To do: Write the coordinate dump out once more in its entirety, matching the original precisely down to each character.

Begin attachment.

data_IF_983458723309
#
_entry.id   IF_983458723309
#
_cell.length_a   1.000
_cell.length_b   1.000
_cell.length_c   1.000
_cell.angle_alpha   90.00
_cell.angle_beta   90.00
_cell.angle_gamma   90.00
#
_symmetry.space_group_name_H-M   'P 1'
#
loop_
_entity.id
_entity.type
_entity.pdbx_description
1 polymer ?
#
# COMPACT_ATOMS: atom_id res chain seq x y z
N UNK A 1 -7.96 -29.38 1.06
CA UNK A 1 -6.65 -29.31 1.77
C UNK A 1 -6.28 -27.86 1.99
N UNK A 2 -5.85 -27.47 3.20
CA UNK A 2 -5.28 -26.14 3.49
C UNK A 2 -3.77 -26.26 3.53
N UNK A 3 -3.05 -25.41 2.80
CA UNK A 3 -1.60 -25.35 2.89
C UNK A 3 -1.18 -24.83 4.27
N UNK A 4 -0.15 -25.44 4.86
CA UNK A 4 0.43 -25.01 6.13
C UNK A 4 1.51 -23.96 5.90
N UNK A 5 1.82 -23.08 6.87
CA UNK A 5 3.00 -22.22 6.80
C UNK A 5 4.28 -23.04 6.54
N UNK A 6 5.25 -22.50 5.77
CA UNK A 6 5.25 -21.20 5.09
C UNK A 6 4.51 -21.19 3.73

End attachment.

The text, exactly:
data_IF_983458723309
#
_entry.id   IF_983458723309
#
_cell.length_a   1.000
_cell.length_b   1.000
_cell.length_c   1.000
_cell.angle_alpha   90.00
_cell.angle_beta   90.00
_cell.angle_gamma   90.00
#
_symmetry.space_group_name_H-M   'P 1'
#
loop_
_entity.id
_entity.type
_entity.pdbx_description
1 polymer ?
#
# COMPACT_ATOMS: atom_id res chain seq x y z
N UNK A 1 -7.96 -29.38 1.06
CA UNK A 1 -6.65 -29.31 1.77
C UNK A 1 -6.28 -27.86 1.99
N UNK A 2 -5.85 -27.47 3.20
CA UNK A 2 -5.28 -26.14 3.49
C UNK A 2 -3.77 -26.26 3.53
N UNK A 3 -3.05 -25.41 2.80
CA UNK A 3 -1.60 -25.35 2.89
C UNK A 3 -1.18 -24.83 4.27
N UNK A 4 -0.15 -25.44 4.86
CA UNK A 4 0.43 -25.01 6.13
C UNK A 4 1.51 -23.96 5.90
N UNK A 5 1.82 -23.08 6.87
CA UNK A 5 3.00 -22.22 6.80
C UNK A 5 4.28 -23.04 6.54
N UNK A 6 5.25 -22.50 5.77
CA UNK A 6 5.25 -21.20 5.09
C UNK A 6 4.51 -21.19 3.73